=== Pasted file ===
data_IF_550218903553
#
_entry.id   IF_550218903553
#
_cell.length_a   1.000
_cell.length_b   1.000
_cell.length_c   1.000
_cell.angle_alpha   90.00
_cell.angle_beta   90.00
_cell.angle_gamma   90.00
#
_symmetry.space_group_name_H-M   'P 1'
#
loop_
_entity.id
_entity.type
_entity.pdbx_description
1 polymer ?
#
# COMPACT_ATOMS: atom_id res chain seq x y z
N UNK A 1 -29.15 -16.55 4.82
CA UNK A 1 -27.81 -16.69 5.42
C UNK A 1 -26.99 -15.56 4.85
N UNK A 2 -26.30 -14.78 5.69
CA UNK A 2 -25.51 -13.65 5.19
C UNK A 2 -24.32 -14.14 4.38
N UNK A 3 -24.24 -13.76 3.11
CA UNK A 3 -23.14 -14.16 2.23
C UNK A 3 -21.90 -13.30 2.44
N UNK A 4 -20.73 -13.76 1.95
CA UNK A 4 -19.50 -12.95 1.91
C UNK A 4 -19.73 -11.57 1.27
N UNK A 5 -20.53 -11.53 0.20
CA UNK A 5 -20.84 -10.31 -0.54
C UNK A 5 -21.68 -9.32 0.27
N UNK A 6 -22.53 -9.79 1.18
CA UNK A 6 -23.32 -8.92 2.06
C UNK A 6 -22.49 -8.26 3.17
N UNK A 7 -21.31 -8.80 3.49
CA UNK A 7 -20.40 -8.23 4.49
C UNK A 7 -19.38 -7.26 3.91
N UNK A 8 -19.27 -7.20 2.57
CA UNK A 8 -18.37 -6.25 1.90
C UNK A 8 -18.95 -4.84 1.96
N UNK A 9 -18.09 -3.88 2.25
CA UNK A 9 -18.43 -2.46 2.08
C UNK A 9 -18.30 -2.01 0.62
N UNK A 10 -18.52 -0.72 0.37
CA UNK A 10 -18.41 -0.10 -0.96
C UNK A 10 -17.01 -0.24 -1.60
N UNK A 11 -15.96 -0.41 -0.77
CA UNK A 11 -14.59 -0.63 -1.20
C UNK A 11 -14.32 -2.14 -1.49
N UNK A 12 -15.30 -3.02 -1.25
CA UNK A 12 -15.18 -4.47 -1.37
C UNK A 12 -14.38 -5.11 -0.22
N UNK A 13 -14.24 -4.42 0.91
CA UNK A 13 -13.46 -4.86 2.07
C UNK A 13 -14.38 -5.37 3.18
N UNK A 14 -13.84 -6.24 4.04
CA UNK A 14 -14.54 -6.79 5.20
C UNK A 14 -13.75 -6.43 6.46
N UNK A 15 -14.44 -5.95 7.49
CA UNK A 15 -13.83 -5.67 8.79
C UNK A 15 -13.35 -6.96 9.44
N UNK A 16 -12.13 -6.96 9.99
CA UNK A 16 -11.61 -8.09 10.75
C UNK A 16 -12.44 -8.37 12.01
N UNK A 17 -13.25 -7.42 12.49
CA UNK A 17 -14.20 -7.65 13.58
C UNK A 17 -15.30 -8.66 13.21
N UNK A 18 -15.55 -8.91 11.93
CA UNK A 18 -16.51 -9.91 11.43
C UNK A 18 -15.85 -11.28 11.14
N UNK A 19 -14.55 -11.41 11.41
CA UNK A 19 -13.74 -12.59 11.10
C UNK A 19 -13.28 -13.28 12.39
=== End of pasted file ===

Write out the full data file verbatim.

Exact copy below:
data_IF_550218903553
#
_entry.id   IF_550218903553
#
_cell.length_a   1.000
_cell.length_b   1.000
_cell.length_c   1.000
_cell.angle_alpha   90.00
_cell.angle_beta   90.00
_cell.angle_gamma   90.00
#
_symmetry.space_group_name_H-M   'P 1'
#
loop_
_entity.id
_entity.type
_entity.pdbx_description
1 polymer ?
#
# COMPACT_ATOMS: atom_id res chain seq x y z
N UNK A 1 -29.15 -16.55 4.82
CA UNK A 1 -27.81 -16.69 5.42
C UNK A 1 -26.99 -15.56 4.85
N UNK A 2 -26.30 -14.78 5.69
CA UNK A 2 -25.51 -13.65 5.19
C UNK A 2 -24.32 -14.14 4.38
N UNK A 3 -24.24 -13.76 3.11
CA UNK A 3 -23.14 -14.16 2.23
C UNK A 3 -21.90 -13.30 2.44
N UNK A 4 -20.73 -13.76 1.95
CA UNK A 4 -19.50 -12.95 1.91
C UNK A 4 -19.73 -11.57 1.27
N UNK A 5 -20.53 -11.53 0.20
CA UNK A 5 -20.84 -10.31 -0.54
C UNK A 5 -21.68 -9.32 0.27
N UNK A 6 -22.53 -9.79 1.18
CA UNK A 6 -23.32 -8.92 2.06
C UNK A 6 -22.49 -8.26 3.17
N UNK A 7 -21.31 -8.80 3.49
CA UNK A 7 -20.40 -8.23 4.49
C UNK A 7 -19.38 -7.26 3.91
N UNK A 8 -19.27 -7.20 2.57
CA UNK A 8 -18.37 -6.25 1.90
C UNK A 8 -18.95 -4.84 1.96
N UNK A 9 -18.09 -3.88 2.25
CA UNK A 9 -18.43 -2.46 2.08
C UNK A 9 -18.30 -2.01 0.62
N UNK A 10 -18.52 -0.72 0.37
CA UNK A 10 -18.41 -0.10 -0.96
C UNK A 10 -17.01 -0.24 -1.60
N UNK A 11 -15.96 -0.41 -0.77
CA UNK A 11 -14.59 -0.63 -1.20
C UNK A 11 -14.32 -2.14 -1.49
N UNK A 12 -15.30 -3.02 -1.25
CA UNK A 12 -15.18 -4.47 -1.37
C UNK A 12 -14.38 -5.11 -0.22
N UNK A 13 -14.24 -4.42 0.91
CA UNK A 13 -13.46 -4.86 2.07
C UNK A 13 -14.38 -5.37 3.18
N UNK A 14 -13.84 -6.24 4.04
CA UNK A 14 -14.54 -6.79 5.20
C UNK A 14 -13.75 -6.43 6.46
N UNK A 15 -14.44 -5.95 7.49
CA UNK A 15 -13.83 -5.67 8.79
C UNK A 15 -13.35 -6.96 9.44
N UNK A 16 -12.13 -6.96 9.99
CA UNK A 16 -11.61 -8.09 10.75
C UNK A 16 -12.44 -8.37 12.01
N UNK A 17 -13.25 -7.42 12.49
CA UNK A 17 -14.20 -7.65 13.58
C UNK A 17 -15.30 -8.66 13.21
N UNK A 18 -15.55 -8.91 11.93
CA UNK A 18 -16.51 -9.91 11.43
C UNK A 18 -15.85 -11.28 11.14
N UNK A 19 -14.55 -11.41 11.41
CA UNK A 19 -13.74 -12.59 11.10
C UNK A 19 -13.28 -13.28 12.39